20. I also found this to be trickier than recent Jay puzzles, and thought it had a lot in common with yesterday’s backpager – some excellent clues interspersed with the occasional unconvincing surface (6a and 20d for instance). Needless to say, I was also somewhat disappointed to see a setter of Jay’s calibre using two separate anagram indicators (“out” and “off”) twice each.

    My two ticks today went to 1a (I’ve always liked antirrhinums) and 24a.

    Many thanks to Mr. Mutch and the 2Ks.

  21. A good Wednesday crossword – it was nice to have the reminder that it’s almost a year since Kiwi Colin and I agreed to differ about Agapanthus.
    My main problem today was 1a – I spent far too long trying to make an answer out of the regular letters of ‘grandpa’s’ and something else – oh dear.
    I agree with Senf and RD about having trouble with the number of ‘L’s and ‘T’s in the first bit of 21a – I always do so I always look it up.
    I don’t care who I’m arguing with – I don’t think that shrews are anything like moles – they certainly don’t do the same amount of damage.
    I liked 21a and 4 and 11d. My favourite was 12a.
    With thanks to Jay and to the 2K’s.
    Off to carry on with what I suspect is an unequal struggle with the Toughie.

  22. Another great entertainment from Jay. I had to confirm 17a in the dictionary.
    I needed the hints to know the “rest” part of 15a, never knew that and shall probably forget it in an hour or so!
    Loved 1a, they’re so pretty, but fave out of so many clever clues is probably 3d.
    Thanks to Jay, and to 2Kiwis for the hints. The agapanthus (is the plural agapanthi?) grows very well in the hills of Jamaica, I love them.

    1. Hmm – don’t know what the plural of agapanthus is and the BRB isn’t telling us. All I do know is that the plural of octopus isn’t octopi.

  23. Good afternoon everybody.

    Failed on four – 1a, 4d, 5d and 20d. 17a was new to me but fairly clear from the clue. 27a was my favourite not least because it took an age to get.


  24. Frustrated me as initially assumed not many anagrams but as usual I missed some of the pointers- wish there was a list of all these somewhere😕

    Never heard of systole.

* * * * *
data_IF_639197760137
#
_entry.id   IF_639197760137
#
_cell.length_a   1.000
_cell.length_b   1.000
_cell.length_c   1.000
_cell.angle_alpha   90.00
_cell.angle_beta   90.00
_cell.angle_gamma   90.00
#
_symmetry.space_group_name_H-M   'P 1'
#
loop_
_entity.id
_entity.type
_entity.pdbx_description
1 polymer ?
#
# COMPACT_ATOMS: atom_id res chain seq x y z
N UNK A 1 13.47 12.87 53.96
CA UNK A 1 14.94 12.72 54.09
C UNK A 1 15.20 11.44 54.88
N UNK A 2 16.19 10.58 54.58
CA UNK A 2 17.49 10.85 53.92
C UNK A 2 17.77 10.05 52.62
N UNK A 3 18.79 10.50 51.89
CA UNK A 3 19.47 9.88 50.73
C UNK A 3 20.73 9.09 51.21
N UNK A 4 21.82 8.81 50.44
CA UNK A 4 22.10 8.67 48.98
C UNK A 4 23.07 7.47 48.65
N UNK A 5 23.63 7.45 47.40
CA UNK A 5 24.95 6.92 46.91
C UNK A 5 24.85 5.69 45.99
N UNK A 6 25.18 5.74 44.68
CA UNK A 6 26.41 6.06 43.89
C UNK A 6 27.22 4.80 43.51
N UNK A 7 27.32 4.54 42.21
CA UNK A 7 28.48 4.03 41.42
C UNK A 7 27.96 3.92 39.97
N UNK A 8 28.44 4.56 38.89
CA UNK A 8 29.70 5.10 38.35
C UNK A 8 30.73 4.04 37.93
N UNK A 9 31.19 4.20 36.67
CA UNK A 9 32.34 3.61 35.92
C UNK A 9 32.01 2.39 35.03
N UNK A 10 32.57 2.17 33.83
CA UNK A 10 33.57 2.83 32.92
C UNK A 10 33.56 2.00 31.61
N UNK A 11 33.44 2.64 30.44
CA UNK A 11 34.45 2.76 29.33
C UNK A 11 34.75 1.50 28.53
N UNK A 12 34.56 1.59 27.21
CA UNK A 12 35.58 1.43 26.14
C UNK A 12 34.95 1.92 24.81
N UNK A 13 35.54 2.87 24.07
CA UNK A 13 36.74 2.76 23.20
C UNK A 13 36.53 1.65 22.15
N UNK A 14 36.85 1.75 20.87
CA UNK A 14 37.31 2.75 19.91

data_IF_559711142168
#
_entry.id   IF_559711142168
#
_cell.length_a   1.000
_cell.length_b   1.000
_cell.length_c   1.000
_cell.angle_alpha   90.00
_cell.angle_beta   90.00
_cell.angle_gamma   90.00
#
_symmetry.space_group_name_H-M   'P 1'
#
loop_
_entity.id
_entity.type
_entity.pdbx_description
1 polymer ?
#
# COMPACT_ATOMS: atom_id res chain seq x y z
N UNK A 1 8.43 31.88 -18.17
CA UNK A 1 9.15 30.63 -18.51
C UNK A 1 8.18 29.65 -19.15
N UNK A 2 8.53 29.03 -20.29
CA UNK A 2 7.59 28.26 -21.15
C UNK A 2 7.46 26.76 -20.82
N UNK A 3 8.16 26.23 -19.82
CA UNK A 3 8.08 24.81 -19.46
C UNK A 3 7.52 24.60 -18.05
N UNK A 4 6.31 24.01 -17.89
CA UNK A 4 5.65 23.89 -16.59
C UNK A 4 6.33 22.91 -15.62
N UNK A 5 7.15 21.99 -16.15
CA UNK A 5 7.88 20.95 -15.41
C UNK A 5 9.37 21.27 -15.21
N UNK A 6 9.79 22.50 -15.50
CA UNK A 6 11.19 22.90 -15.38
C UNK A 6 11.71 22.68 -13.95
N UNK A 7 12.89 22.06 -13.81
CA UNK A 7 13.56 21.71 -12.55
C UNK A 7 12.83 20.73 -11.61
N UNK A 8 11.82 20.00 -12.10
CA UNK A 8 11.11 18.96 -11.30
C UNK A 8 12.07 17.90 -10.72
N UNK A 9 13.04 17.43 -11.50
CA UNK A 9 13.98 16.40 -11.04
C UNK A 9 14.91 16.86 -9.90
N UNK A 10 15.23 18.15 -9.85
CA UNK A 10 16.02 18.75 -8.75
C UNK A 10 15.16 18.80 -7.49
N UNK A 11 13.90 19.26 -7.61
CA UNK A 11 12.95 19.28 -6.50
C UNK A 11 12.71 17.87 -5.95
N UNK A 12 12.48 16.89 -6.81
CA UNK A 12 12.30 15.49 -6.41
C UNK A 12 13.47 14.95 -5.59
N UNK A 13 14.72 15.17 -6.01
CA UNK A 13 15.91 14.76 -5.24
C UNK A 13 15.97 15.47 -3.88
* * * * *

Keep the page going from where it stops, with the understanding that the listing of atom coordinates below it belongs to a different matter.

15a a great clue.

    Completely misread 25a. Had golfers (carrying clubs)!!

  25. Good morning all. It is always a pleasure to wake up on a Thursday morning and turn on the computer to find how people have got on with the puzzle while we have been asleep.
    An amazing coincidence that our plant/weed of the day was also an answer in the Independent puzzle. Almost spooky!
    Our very strange ‘summer’ weather continues to surprise. The country is having a visit from a ‘weather bomb’ at present that is causing severe gales in Wellington that are causing road closures while we, not much more than an hours drive away, have an overcast but calm morning. Very strange.

    1. I seem to remember that it took us much more than an hour to drive to you from Wellington – probably because I was driving and Chris wasn’t – just call him Mr Speedy – how he keeps his licence is a never-ending source of amazement to me. :unsure:

      1. Yes your’e right Kath. Central Wellington is about an hour and a half if the traffic is flowing freely and to the airport is half an hour further. Two members of our family in Wellington live towards the northern end of greater Wellington area and we think of them being about an hour away.

  26. D’oh thank you 2Ks I just couldn’t fathom the Quickie pun! Best I could do was to exclude 8a and come up with ‘powerstruck’.

    1. Jay seems to be the setter who gives us the more difficult Quickie puns. Or it just might be that we get that impression because his are the ones that we have to deal with each week. We have been known to email for assistance at times, but not with this one. People who do them in the paper have the help of italics to show how many words are involved if there are more than two. Wish they would do that with the on-line version too.

  27. Tougher than yesterday. If the sequence continues will have to start early to have a chance of finishing tomorrow.
    Took too long to be enjoyable but that was my fault I guess.
    Thanks to Jay and 2Ks .

  28. Thanks to Jay and to the 2 Kiwis for the review and hints. A very enjoyable puzzle as usual from Jay. I was completely beaten by 1a&4d, didn’t have an inkling. Favourite was 21a.Was 3*/3* for me.

  29. Hello, 20d new word for me, and “hole in the head” for 12a scuppered me a little. I obviously need to talk to more medical people. oj.

  30. A good puzzle giving lots to think about. I liked 2d best, but there were many nice clues to consider.
    3/3* overall.
    Thanks to the Wednesday trio.

  31. 3/4 from me.. really enjoyed this best-of-the-week offering. I tried hard to complete it without pencil and paper and got there in the end but just before the 19th arrived. Fewer anagrams helped. Thanks Jay and 2Ks who were not needed but like the hard-shoulder, nice to have there. I guess i have a few favourites but who cares at this time of night.

  32. Forgot to mention my favourite today was 24a, the most famous one is not near the seaside, but the blazers worn there might be made from stolen deckchairs. oj.

  33. This was OK, I’d rate it at just below average for a back-pager but decent clues and fairly enjoyable. 2*/2.5*.